Pretoria: Developments in the mining sector as well as South Africa’s achievements formed part of World Bank Chief Jim Yong Kim’s interaction with the South African government.
Speaking at a joint press conference on Thursday, Finance Minister Pravin Gordhan said that challenges facing South Africa were discussed with the World Bank leader, among them issues concerning mining.
“The sad events in Marikana and in the mining industry generally [were discussed],” said Gordhan, noting that the dynamics of the mining industry needed to be better understood.
“The platinum industry already is under pressure and at the same time, we must ensure that the bulk of the industry is at work. In that sense… employers and employees [must] find each other on work and social issues.
“The message we need to communicate to the rest of the world is that South Africa is at work and most of it is highly productive and is still available for investment.”
The current events in the mining industry would not impact economic growth, he said.
Kim said the World Bank was committed to South Africa’s growth and that in his interactions with President Jacob Zuma, TB contraction among miners was discussed. Kim also learned of South Africa’s plans to propel its development.
The two leaders agreed that social justice and inclusive growth were closely related.
Gordhan welcomed Kim on his first visit to Africa since his appointment earlier this year. Kim has met with Zuma and eight ministers and deputy ministers.
He was also briefed on what the country was doing on issues including education and health, small business and science and technology.
“The World Bank is an important institution and we have confirmed our faith in the multilateral system,” noted Gordhan, saying that in order for the multilateral system to be inclusive and fully representative, transformation was necessary.
Gordhan expressed confidence in Kim’s vision for the bank.
“We support his stance on social justice, eradicating poverty and inclusive growth.”
However, the question around eradicating poverty and inclusive growth remained, Gordhan said. He was pleased with the World Bank leader’s endorsement of the role of middle income countries like South Africa in coming up with lasting solutions.
The minister said that it was not only the bigger or smaller economies that should attract assistance from the bank.
“We expect the World Bank will introduce a new era to ensure knowledge and expertise, apart from money, are availed to middle income countries, in a way that [ensures] economies grow and that social justice is at the centre of solving poverty and inequality.”
The leaders also discussed South Africa’s infrastructure plans for the future, with high expectations for South Africa to be a laboratory for innovation.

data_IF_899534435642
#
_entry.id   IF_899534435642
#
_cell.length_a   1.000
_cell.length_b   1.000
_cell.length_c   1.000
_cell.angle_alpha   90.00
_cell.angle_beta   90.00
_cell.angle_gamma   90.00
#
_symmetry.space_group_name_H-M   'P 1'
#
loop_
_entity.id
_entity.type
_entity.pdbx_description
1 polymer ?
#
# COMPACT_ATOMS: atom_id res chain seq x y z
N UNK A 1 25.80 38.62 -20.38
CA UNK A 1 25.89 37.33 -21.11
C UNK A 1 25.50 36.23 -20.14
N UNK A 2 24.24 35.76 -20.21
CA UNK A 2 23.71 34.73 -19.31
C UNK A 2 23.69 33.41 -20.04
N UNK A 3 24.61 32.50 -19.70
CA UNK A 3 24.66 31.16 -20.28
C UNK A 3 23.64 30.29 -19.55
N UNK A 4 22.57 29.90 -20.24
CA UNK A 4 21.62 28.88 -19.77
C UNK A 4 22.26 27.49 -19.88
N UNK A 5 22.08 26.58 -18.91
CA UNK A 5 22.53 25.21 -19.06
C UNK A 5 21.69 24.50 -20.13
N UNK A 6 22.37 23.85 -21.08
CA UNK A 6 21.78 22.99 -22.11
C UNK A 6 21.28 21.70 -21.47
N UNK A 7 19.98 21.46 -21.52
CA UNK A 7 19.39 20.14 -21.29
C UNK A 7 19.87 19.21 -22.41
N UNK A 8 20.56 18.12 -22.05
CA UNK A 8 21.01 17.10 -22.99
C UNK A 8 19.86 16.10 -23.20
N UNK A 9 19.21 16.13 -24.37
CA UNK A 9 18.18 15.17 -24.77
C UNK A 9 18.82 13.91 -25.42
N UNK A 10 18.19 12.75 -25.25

Kim, who prior to his appointment to the World Bank had worked in countries like Lesotho, held South Africa in high regard.
“I have enormous respect for this country and its people. South Africa’s success is important for the region and the world,” he said, adding that the South African government was committed to boosting the country’s growth.
He said gender equality and good jobs for the youth were important.
“Discussions with the ministers were impressive, I was impressed with the level of analysis,” he said of the talks he described as “frank” in frank nature.
Though good policies were in place, implementation remained a challenge for all countries, said Kim, noting that the bank had a contingency of practitioners that were available to assist countries.
“For us, being engaged with South Africa is not focused on our ability to bring expertise but we’re also here to learn, many innovations have happened here. We want to learn from the innovations and achievements,” said Kim, who concludes his trip to South Africa today.
“I was honoured to meet President Zuma. We spoke of the importance of implementation. I think we can bring experiences from other countries that might be helpful to SA.”
The two also discussed how the World Bank can best support African countries to achieve higher levels of, and more inclusive, economic growth, as well as enhance Africa’s infrastructure programme.
Zuma also raised the issue of the democratisation of the World Bank. “I discussed with Dr Kim, among other issues, the role that the World Bank Group can play in support of the integration of African economies. We have already done much work to highlight the vital importance of regional trade corridors that connect countries through roads, railways, and provide access to ports and airports.
“The World Bank Group can play a vital role as a catalyst for the development and financing of infrastructure, especially because private sector investors will draw comfort from the anchor role that a financier like the World Bank Group can play,” said Zuma.